SOWK 6800 Qualifying Examination
TA assignment (130 hours total – 10 hours per week)
Summer Term 2026
SOWK 6800
Qualifying Exam (if not completed)
or SOWK 6909 – Thesis if completed
Year 3 – Students register in SOWK 6909 – thesis in every term (including summers) until completion providing qualifying exam is complete.  Thesis proposal is developed and defended  in the 3rd year.  TA assignments for fall and winter terms.
Teaching:   Course teaching under Article 17 (without competition) is determined with Director, once Qualifying Exam is completed. To begin teaching in the fall term, Q- Exam is booked by June 1, and successful completion by July 1.  Winter term:  QE booked by October 1, completion by November 1. Spring/Summer: QE booked by February 1 and completion by March 1. Students with a teaching assignment will submit a ‘Leave from TA Duties” for relevant term.  That term of TAship will move to the next available term within program time limit (usually summer).
Year 4 – Students register in SOWK 6909 fall, winter, summer term.  Thesis research, data analysis, and writing in progress.  Aim to have a complete draft of thesis by end of this year.  TA assignments in fall and winter terms.
Year 5 – Students register in SOWK 6909 fall, winter, summer term.  Thesis editing and writing  continues. TA assignments in fall and winter terms.  The final approved thesis needs to be with committee in time to schedule defence a minimum of 2 months in advance.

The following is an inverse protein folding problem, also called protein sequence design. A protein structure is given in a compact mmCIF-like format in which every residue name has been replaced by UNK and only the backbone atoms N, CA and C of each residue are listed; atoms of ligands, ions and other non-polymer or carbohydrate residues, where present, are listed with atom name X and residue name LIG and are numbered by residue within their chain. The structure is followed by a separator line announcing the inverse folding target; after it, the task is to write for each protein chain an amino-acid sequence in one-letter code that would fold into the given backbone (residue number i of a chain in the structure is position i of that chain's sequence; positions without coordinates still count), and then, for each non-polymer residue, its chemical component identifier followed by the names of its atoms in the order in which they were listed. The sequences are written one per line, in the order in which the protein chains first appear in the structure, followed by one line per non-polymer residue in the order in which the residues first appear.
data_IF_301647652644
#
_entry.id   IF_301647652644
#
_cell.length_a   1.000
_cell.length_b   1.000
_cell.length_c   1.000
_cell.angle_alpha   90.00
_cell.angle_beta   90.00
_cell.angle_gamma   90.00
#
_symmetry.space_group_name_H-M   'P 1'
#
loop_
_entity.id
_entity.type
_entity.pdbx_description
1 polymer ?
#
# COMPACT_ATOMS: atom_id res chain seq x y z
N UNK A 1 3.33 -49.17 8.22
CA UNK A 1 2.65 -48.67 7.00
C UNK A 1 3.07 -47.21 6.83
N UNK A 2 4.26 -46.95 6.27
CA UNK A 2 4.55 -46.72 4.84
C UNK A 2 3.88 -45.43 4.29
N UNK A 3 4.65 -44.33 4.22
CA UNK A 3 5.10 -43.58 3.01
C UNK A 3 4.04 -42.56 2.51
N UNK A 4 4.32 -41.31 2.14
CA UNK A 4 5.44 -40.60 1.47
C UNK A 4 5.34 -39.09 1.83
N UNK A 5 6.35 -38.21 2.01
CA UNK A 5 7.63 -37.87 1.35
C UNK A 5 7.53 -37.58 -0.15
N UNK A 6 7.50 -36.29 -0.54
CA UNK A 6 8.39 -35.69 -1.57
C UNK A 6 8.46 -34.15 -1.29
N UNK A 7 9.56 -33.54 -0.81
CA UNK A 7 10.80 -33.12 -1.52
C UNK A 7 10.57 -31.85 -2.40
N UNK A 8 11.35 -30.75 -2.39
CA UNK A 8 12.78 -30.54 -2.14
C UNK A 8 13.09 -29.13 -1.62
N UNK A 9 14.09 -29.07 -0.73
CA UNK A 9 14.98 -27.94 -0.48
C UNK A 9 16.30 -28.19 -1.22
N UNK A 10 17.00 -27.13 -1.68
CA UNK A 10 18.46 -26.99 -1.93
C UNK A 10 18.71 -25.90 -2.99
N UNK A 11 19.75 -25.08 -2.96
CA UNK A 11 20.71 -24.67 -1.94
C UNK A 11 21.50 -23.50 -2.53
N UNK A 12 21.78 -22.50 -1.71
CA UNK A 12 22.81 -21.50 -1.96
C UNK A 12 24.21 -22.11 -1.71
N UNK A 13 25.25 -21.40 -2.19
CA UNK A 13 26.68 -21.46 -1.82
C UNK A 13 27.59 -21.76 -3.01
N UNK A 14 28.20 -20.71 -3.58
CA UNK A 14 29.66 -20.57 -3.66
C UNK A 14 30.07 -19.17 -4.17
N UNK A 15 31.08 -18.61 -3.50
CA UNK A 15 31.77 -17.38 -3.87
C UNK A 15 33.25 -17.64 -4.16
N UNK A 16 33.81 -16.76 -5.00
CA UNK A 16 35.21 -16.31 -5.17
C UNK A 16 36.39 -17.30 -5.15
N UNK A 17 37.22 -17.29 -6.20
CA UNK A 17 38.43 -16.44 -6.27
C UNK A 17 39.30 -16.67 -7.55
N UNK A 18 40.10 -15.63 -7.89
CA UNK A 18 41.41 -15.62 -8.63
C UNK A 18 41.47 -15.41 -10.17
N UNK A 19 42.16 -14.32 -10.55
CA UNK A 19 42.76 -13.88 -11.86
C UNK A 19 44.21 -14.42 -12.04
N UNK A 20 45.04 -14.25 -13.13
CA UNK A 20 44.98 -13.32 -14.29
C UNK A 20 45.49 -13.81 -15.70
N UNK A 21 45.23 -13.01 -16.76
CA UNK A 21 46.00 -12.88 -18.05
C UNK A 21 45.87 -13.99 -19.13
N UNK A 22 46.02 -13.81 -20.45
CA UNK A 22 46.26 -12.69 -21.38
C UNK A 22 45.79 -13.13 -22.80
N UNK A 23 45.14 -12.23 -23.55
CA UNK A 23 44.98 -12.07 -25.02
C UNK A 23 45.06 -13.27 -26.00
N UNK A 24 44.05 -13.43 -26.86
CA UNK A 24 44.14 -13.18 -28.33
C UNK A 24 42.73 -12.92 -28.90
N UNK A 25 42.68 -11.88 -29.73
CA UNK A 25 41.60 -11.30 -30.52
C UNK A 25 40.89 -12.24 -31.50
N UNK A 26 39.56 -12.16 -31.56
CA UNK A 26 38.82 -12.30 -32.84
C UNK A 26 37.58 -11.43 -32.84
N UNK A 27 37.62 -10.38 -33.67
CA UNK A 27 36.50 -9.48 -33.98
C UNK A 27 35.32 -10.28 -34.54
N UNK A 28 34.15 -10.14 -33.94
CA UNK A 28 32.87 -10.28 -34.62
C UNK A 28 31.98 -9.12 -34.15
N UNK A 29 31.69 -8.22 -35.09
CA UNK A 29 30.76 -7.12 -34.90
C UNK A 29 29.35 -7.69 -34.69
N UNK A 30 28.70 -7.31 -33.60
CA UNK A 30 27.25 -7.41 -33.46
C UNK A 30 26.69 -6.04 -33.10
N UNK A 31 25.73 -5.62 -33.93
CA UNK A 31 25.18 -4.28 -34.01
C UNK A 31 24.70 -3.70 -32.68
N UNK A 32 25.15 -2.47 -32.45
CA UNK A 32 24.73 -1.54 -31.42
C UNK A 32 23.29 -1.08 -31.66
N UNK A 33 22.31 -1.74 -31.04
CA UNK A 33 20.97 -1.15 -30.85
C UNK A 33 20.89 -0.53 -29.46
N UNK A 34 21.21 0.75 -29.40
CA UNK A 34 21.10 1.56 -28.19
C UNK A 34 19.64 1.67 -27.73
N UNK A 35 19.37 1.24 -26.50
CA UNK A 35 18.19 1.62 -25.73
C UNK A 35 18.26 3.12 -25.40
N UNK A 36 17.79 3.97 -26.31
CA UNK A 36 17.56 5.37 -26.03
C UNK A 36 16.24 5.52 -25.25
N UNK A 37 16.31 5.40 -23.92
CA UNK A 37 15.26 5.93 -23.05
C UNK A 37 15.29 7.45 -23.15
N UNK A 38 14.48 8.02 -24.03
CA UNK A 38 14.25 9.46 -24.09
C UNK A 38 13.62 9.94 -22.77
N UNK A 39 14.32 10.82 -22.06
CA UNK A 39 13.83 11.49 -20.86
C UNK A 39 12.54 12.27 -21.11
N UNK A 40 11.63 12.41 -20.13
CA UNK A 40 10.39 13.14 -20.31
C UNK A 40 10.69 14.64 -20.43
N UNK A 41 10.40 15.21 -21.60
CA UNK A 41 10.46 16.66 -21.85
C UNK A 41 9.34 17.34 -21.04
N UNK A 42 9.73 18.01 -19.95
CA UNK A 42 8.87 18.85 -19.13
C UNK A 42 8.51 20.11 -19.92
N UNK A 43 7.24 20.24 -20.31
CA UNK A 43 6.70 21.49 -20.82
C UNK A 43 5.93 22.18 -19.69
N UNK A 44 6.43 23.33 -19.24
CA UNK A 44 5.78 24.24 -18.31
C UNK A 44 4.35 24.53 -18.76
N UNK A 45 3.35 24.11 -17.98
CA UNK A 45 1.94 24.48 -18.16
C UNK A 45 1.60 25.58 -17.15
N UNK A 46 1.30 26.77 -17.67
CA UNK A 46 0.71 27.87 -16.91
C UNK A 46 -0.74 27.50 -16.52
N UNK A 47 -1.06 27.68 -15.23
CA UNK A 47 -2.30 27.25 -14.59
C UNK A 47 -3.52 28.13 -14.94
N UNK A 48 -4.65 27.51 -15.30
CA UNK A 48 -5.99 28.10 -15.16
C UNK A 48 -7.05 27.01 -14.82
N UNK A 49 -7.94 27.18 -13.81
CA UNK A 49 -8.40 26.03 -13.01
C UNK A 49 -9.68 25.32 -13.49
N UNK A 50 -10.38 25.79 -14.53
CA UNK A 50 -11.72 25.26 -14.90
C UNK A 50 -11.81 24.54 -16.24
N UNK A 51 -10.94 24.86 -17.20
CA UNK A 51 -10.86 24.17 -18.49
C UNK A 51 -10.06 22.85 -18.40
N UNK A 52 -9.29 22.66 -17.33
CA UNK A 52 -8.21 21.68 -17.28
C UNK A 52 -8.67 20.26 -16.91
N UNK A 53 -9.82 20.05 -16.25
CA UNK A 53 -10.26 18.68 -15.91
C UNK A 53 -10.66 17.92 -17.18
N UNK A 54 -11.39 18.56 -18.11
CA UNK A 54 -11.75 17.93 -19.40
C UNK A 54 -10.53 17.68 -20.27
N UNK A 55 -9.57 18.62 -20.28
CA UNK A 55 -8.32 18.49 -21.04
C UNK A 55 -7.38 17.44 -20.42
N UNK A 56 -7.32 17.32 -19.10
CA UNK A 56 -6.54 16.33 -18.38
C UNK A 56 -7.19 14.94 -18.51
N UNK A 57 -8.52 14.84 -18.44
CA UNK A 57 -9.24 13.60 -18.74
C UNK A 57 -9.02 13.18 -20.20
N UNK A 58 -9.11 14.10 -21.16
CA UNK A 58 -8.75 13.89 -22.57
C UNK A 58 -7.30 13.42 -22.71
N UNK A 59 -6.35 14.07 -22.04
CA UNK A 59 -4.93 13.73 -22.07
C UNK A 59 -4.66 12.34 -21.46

Shared Office Space
Doctoral students will be assigned a shared office space. As a doctoral student, you are awarded a Teaching Assistantship and an office where you can meet with students, as well as to study and conduct research. You will have a mailbox for both internal and external post in the School’s mailroom DT 505. The mailing address is the same as the School.

Elective Courses/Options
1.0 credit in elective courses is required  at the 5000 or 6000 level.  Any non-SOWK elective requires approval of the Graduate Supervisor.  Students are advised to choose electives that will complement their research, and research methodology.  If you are taking an elective outside of Social Work, send the course outline (once available) to the Graduate Programs Supervisor for approval.

Students can choose to do a Directed Study as an elective option(s). SOWK 6405/6406 (0.5) is an individually-arranged independent exploration of selected areas of inquiry that are offered subject to the availability of faculty. Requires a written proposal with clear learning objectives and a study plan. Interested students are encouraged to connect with their program mentor, and/or Graduate Supervisor for advice and supervisory suggestions.  Once a Directed Study Supervisor is determined, email the Graduate Administrator for the updated course outline template, and PhD Program Learning Outcomes.  Sample (template)